Background: In January 1996, 38 hospitals and health care organizations (for a total of 40 hospitals) in the United States came together in an Institute for Healthcare Improvement (IHI; Boston) Breakthrough Series collaborative to reduce adverse drug events-injuries related to the use or nonuse of medications.
Methods: The participants were taught the Model for Improvement, a method for rapid-cycle change and evaluation, and were then coached on how to identify their own problem areas and develop changes in practice for rapid-cycle testing. These changes could be implementation of one or more known medication error prevention practices or new practices developed.
Results: During a 15-month period the 40 hospitals conducted a total of 739 tests of changes. Process changes accounted for 63% of the cycles; the remainder consisted of preliminary data gathering, consensus-building, or education cycles. Eight types of changes were implemented by seven or more hospitals, with a success rate of 70%. These changes included non-punitive reporting, ensuring documentation of allergy information, standardizing medication administration times, and implementing chemotherapy protocols.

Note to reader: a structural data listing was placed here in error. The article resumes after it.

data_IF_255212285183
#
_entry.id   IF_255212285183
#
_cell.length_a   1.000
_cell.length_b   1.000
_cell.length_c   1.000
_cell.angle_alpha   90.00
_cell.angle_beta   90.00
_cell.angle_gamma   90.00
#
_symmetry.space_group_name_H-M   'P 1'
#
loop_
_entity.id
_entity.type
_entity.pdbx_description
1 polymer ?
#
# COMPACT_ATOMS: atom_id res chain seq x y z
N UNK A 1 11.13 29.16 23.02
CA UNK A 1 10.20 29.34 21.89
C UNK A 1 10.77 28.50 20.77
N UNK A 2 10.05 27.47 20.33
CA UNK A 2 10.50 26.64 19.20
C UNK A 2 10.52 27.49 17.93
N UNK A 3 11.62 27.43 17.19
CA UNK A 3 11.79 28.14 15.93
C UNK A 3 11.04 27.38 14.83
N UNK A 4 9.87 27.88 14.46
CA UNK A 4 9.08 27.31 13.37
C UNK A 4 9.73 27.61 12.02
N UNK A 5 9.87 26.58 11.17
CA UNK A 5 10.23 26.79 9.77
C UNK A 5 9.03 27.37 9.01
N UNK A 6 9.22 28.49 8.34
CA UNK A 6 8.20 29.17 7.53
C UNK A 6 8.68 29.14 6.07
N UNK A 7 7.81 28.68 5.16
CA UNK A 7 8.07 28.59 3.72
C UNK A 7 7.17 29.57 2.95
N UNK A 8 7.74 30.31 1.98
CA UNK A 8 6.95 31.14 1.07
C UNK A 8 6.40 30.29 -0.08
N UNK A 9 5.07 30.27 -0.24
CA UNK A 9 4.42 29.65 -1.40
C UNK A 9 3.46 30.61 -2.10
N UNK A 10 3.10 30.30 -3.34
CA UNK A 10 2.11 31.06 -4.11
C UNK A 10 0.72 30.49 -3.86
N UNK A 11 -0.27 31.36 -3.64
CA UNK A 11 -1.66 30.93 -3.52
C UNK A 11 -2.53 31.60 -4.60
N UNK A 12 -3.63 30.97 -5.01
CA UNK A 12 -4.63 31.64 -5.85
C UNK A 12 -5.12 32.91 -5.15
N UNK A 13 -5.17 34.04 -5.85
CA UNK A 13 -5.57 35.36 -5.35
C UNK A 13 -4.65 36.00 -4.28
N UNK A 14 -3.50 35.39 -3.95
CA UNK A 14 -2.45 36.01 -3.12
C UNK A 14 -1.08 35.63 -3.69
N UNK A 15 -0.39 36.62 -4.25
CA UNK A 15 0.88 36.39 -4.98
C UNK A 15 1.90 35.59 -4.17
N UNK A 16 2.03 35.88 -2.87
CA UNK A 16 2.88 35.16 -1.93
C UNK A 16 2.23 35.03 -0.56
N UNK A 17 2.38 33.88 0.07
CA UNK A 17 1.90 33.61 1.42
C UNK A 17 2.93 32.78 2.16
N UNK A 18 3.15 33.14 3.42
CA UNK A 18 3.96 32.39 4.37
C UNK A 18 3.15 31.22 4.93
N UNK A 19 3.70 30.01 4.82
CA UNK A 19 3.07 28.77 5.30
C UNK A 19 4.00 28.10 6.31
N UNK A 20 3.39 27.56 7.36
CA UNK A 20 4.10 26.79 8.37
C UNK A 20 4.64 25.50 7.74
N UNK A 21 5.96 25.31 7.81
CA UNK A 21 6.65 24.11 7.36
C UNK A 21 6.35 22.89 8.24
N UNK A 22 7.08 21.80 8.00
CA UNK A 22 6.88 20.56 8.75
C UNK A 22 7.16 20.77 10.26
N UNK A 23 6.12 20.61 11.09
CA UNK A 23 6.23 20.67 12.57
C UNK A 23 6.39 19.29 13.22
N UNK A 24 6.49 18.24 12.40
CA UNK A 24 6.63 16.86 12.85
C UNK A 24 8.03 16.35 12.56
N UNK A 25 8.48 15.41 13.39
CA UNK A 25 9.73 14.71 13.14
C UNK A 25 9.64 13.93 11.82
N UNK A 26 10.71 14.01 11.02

Discussion: Success in making significant changes was associated with strong leadership, effective processes, and appropriate choice of intervention. Successful teams were able to define, clearly state, and relentlessly pursue their aims, and then chose practical interventions and moved early into changing a process. They did not spend months collecting data before beginning a change. Changes that were most successful were those that attempted to change processes, not people. Health care organizations committed to patient safety need not regard current performance limits as inevitable.